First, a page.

September 18, 2023 -

As told to Eric Steuer, 1996 words.

Tags: Music, Identity, Process, Success, Inspiration.

On growing with your audience

Rapper, producer, and musician Jason "Nosaj" Furlow (of New Kingdom) discusses the power of intent, why expression means more than genre, and what you can learn from inserting yourself into other people’s creative work.

You’ve been making music for a few decades now. How has your process changed over the years?

Well, for me, it’s become more about intent. Back in the day, it was more about trying wild things out and taking a wait-and-see approach. But as I’ve grown older, I’ve realized the value of intention and conviction in music. When I listen to music now, I always ask, “What’s the purpose behind this?” Conviction is crucial for me—if I believe in what you’re saying, you’ve got me hooked. So, I’ve shifted towards focusing on conveying my conviction through my music.

Then, of course, technology has obviously totally transformed my process. And while I’m a bit skeptical of technology taking over, I’m curious, so I explore all the new tools. I’m that guy who’s like, “Come on, pick up an instrument—even if you don’t know how to play it!” So, I end up working with anything I can get my hands on.

Can you share something important that you’ve picked up along the way? Something that you’ve taught yourself that’s become a cornerstone of your practice?

Back around ‘98-‘99, after my son was born and I took a step back from my band, New Kingdom, I needed to keep my creative spark alive. So, I started recording verses over existing songs. I’d listen to, like, Modest Mouse’s “Bukowski” and think, “Why not add a rap verse here?” It was a way to keep my creativity flowing without a commercial purpose.

Then I expanded on that idea and started inserting myself into existing songs. For instance, in Stevie Nicks’ “Landslide,” I’d reimagine the lyrics to make it my own: “You were climbing down a mountain, and you were turned around, I was hollering at the moon, you said you heard my sound.” These exercises challenged me to think differently and add my own twist to established narratives.

Out of this, I ended up with a massive box filled with papers and napkins, containing all these archived ideas and fragments. I knew that when the time came for me to return to music, I’d have this treasure trove to draw from. So, years later, when someone contacts me about doing something, I have this collection of archived vibes that might just fit the puzzle. Like, if I need a verse, I can hunt around and pull something out that matches the vibe.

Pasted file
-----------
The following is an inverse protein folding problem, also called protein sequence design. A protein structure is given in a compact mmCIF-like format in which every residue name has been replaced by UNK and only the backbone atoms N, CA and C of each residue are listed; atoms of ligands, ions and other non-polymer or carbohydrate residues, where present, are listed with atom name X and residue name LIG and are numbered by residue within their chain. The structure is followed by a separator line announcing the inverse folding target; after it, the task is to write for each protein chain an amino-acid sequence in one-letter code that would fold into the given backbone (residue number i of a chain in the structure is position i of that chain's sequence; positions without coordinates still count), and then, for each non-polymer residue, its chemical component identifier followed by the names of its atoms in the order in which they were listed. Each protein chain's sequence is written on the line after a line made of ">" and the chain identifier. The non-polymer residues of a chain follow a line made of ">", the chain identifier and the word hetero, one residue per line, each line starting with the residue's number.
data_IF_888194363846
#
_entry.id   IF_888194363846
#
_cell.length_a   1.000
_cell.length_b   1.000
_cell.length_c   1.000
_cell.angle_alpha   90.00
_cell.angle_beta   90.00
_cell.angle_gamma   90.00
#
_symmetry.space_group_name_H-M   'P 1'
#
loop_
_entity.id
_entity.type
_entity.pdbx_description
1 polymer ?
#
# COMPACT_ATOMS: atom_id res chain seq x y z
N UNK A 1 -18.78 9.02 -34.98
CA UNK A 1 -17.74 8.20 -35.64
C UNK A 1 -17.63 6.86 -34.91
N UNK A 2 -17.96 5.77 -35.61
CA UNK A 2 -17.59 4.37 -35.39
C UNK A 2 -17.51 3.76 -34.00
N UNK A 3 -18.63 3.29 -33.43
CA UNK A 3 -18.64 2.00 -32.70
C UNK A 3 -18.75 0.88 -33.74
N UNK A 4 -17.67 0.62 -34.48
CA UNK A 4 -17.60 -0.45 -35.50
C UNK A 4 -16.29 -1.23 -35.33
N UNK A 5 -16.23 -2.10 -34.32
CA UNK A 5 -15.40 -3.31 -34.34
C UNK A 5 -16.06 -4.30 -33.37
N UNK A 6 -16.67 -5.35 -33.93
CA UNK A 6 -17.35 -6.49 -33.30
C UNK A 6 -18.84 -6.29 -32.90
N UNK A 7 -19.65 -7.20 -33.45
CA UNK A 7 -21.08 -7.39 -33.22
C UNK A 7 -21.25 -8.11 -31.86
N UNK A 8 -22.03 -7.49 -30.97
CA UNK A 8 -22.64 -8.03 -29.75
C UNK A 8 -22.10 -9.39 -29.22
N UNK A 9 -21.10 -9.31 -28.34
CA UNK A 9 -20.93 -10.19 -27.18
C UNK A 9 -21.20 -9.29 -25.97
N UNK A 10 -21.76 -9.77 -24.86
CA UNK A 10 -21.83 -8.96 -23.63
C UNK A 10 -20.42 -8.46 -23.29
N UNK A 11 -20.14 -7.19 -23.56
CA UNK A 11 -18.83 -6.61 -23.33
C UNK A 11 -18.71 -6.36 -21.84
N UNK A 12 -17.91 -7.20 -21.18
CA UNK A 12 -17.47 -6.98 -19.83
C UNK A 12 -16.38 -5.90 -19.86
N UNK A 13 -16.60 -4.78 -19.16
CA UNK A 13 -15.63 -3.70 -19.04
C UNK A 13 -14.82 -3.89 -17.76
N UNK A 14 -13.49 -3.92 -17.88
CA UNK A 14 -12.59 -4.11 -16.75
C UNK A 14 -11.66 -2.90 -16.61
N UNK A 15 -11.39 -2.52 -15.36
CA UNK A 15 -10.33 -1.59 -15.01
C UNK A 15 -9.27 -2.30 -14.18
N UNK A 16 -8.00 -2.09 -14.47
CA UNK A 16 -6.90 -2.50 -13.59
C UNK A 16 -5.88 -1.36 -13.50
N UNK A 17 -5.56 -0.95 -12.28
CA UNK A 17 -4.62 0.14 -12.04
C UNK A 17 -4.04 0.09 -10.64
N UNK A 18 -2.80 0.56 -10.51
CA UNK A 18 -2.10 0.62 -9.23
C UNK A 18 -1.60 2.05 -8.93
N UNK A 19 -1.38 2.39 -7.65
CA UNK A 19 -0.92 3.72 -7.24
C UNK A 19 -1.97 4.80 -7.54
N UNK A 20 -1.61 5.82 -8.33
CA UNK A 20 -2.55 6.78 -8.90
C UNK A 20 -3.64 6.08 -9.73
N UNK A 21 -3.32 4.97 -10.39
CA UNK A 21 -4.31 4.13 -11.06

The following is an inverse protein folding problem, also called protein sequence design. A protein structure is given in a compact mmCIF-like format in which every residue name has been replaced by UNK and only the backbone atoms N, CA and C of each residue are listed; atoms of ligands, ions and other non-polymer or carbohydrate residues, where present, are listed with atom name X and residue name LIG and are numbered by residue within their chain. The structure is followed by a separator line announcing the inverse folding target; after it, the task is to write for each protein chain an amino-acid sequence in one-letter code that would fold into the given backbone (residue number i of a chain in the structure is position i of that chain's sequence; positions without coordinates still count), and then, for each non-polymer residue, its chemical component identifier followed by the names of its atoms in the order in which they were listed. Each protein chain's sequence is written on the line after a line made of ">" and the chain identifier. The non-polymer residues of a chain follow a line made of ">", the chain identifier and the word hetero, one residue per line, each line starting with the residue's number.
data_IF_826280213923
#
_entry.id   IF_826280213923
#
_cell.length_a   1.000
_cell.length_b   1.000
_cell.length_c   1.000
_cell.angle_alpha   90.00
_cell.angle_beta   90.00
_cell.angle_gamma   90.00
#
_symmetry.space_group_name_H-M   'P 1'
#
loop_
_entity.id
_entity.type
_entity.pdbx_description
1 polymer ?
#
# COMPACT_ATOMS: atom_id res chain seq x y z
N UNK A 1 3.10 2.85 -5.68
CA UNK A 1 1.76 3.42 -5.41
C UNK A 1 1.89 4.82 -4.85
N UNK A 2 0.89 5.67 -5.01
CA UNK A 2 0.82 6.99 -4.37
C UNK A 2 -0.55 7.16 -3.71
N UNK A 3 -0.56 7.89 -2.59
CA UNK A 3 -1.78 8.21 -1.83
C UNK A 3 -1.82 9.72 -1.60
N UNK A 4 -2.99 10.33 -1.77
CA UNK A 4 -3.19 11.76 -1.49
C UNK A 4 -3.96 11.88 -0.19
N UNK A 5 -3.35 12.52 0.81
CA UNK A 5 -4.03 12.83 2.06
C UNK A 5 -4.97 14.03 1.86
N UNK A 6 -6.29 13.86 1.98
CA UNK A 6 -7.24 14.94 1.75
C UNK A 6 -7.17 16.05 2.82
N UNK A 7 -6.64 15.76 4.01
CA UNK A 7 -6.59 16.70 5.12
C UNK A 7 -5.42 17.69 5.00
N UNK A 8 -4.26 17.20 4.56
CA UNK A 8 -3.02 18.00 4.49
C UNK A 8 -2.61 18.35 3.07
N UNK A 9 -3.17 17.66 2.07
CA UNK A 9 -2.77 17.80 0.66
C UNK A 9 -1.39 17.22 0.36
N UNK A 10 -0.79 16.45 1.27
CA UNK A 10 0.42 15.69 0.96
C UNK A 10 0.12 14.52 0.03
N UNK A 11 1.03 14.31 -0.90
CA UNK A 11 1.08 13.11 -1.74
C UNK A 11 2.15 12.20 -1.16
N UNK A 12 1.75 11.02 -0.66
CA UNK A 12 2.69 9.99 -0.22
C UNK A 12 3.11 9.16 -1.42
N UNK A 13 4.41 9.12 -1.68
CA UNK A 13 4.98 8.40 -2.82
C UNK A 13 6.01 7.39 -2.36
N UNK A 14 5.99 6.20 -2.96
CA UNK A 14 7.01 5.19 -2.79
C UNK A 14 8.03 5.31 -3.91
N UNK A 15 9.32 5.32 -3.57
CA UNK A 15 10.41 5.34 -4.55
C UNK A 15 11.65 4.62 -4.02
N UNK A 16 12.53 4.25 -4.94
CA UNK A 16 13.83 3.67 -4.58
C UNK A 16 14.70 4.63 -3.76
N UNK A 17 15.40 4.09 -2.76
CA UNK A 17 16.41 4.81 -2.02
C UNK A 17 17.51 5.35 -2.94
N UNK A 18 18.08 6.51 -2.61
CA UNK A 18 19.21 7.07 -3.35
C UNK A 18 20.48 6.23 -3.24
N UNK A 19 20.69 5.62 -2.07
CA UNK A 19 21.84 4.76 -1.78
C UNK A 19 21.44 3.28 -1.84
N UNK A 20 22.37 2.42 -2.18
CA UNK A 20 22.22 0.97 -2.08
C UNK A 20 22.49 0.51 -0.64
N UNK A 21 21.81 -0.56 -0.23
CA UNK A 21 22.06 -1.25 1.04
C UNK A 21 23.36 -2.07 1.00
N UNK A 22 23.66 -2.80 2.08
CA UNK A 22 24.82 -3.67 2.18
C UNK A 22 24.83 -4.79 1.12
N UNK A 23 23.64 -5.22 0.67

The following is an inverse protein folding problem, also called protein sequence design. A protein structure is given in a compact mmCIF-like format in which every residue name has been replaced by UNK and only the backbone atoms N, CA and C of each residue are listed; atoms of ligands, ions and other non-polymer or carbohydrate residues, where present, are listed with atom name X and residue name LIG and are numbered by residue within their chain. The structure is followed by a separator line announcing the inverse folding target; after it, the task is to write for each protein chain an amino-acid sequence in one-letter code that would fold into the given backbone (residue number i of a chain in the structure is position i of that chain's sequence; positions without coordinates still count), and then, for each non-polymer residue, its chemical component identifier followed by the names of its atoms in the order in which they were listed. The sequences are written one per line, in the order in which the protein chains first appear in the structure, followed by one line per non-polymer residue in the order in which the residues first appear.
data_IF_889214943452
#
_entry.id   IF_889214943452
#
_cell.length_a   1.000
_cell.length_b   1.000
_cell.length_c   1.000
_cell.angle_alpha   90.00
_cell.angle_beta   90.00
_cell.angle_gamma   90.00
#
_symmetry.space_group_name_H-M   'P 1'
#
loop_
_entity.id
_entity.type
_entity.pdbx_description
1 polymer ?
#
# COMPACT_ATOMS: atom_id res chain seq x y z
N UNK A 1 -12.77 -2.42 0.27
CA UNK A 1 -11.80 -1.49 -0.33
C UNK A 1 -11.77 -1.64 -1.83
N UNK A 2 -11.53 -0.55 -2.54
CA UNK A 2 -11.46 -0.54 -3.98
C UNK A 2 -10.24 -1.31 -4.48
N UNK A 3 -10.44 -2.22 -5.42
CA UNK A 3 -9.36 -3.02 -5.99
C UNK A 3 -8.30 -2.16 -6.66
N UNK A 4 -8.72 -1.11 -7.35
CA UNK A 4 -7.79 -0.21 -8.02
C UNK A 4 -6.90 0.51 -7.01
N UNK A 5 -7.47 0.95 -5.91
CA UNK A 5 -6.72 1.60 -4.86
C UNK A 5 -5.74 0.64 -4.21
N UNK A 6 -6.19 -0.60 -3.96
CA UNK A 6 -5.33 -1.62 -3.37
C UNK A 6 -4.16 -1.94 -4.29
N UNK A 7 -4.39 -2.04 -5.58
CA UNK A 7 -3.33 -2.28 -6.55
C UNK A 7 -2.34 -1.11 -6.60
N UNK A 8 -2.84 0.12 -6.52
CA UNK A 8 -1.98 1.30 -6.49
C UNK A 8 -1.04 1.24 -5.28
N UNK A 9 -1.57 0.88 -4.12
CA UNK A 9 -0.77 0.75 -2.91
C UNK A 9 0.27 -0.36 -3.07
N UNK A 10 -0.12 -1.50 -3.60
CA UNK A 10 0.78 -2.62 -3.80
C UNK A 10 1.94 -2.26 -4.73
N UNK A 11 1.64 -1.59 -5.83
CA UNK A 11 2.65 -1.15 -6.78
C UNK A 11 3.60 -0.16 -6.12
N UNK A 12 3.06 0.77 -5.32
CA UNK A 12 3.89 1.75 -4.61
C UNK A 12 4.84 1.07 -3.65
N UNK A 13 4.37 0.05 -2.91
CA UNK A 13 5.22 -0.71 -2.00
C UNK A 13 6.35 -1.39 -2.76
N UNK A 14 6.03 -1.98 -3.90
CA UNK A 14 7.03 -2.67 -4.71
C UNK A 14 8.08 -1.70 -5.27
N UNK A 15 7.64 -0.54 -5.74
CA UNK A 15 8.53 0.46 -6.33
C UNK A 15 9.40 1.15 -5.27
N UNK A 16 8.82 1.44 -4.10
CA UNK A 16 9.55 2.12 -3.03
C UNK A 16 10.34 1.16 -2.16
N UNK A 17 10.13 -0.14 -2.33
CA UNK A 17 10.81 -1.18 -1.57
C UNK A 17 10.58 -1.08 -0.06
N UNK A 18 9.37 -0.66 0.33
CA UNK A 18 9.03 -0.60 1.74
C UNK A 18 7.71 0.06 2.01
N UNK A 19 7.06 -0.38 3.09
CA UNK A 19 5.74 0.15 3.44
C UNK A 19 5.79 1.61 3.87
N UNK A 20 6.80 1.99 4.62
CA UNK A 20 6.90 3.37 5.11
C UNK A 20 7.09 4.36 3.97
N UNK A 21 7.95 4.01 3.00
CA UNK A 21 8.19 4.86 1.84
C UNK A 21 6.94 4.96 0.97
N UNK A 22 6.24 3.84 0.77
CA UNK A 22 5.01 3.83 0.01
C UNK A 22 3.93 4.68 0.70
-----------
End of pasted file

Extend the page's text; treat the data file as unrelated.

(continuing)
This approach has greatly shaped my work. DJing also played a part. Mixing records taught me how strangers connect with music. My stuff is pretty avant-garde, but when I DJ, it’s a different game. It taught me about tempo, tone, and connecting with people in the moment.

Back when New Kingdom emerged, there was a distinct separation between genres. Mixing rock and hip-hop wasn’t common; it was almost a novelty. But now, especially with the internet, it’s a different story—genres have blurred. How do you feel about this evolution and the way music has embraced diversity?

It’s the wild west, just like when hip-hop first started. Hip-hop was punk rock when it began—no rules, just your version of whatever you wanted to create. It ended up morphing into something bigger, more commercial, and we became accidental professional musicians as a result.

The industry tried to categorize us, find the best way to sell our music, which kept artists in narrower lanes, but now listeners are more open-minded, and so artists are too. It’s because parents raised open-minded kids, and it’s because that’s simply how the world operates now. Before, you waited for a Nike Air Force One release, now you create your own shoe online. Everyone has their canvas to paint.